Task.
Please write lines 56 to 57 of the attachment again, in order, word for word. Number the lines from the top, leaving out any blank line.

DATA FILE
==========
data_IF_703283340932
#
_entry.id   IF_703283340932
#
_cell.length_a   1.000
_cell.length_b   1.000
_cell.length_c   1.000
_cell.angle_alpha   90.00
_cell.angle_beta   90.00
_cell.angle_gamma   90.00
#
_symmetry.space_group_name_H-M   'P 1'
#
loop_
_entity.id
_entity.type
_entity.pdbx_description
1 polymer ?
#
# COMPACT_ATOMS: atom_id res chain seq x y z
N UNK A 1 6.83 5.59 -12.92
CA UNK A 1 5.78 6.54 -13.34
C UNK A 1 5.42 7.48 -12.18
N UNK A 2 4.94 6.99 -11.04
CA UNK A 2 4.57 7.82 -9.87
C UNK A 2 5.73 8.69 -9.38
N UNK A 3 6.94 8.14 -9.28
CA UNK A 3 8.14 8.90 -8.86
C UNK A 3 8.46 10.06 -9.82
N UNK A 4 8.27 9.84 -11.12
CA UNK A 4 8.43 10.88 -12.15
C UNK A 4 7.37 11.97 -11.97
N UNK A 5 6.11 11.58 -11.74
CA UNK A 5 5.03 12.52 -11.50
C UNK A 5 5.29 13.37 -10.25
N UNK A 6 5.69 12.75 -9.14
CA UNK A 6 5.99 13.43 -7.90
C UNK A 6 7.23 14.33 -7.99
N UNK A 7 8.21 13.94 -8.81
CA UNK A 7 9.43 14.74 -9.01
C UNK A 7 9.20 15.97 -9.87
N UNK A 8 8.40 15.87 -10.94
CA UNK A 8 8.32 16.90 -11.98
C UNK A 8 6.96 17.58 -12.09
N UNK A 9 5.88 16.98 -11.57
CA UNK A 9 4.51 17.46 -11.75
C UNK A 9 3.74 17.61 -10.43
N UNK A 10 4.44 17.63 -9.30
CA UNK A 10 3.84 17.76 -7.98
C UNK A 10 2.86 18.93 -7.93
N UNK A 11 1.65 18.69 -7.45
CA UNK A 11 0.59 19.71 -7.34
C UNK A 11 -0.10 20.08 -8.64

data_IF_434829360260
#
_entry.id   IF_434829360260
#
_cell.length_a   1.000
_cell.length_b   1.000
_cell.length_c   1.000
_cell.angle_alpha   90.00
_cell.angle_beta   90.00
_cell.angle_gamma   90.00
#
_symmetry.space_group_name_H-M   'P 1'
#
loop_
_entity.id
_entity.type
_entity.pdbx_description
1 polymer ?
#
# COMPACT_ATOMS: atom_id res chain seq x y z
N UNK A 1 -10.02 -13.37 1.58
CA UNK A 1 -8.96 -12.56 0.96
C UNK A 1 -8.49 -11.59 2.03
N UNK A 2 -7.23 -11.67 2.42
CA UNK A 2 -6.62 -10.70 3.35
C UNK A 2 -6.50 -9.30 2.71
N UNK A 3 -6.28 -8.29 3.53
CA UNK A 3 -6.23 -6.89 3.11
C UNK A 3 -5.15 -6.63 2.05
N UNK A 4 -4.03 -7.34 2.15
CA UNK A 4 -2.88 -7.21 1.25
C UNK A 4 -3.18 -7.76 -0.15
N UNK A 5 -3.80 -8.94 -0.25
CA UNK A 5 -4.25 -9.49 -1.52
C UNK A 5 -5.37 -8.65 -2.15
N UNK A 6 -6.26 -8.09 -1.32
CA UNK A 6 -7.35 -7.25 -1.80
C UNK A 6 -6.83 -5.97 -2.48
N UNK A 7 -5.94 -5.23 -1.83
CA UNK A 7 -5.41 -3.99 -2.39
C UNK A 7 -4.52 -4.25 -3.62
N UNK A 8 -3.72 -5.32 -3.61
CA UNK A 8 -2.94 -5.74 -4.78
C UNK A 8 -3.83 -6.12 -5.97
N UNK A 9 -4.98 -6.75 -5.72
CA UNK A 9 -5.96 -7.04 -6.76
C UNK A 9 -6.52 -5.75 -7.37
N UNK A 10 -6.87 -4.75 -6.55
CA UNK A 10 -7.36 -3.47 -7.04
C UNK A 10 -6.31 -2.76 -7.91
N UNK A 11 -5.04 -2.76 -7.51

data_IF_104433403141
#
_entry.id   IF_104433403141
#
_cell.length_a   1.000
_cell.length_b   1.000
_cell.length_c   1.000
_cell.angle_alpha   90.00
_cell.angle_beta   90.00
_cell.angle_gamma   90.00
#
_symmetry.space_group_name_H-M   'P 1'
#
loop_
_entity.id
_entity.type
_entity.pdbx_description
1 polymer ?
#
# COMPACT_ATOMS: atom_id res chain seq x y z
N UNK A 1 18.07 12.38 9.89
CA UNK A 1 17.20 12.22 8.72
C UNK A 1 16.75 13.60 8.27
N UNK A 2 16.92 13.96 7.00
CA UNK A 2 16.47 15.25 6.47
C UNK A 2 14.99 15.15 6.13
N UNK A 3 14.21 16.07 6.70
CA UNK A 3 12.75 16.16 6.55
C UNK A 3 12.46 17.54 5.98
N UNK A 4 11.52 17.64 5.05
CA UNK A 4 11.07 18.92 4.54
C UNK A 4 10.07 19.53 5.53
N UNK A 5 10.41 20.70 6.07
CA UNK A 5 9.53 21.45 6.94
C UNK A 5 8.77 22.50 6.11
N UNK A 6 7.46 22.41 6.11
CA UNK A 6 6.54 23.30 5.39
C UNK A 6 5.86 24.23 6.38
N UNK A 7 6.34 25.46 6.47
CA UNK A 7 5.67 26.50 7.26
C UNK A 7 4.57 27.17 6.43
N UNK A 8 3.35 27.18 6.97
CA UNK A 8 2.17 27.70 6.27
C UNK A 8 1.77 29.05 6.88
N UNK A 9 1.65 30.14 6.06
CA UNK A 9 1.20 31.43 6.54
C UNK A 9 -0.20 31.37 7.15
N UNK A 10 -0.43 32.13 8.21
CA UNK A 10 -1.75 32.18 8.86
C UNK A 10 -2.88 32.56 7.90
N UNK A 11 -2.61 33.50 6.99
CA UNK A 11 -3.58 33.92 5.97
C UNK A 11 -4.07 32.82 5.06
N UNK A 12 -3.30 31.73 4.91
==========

_entry.id   IF_434829360260
#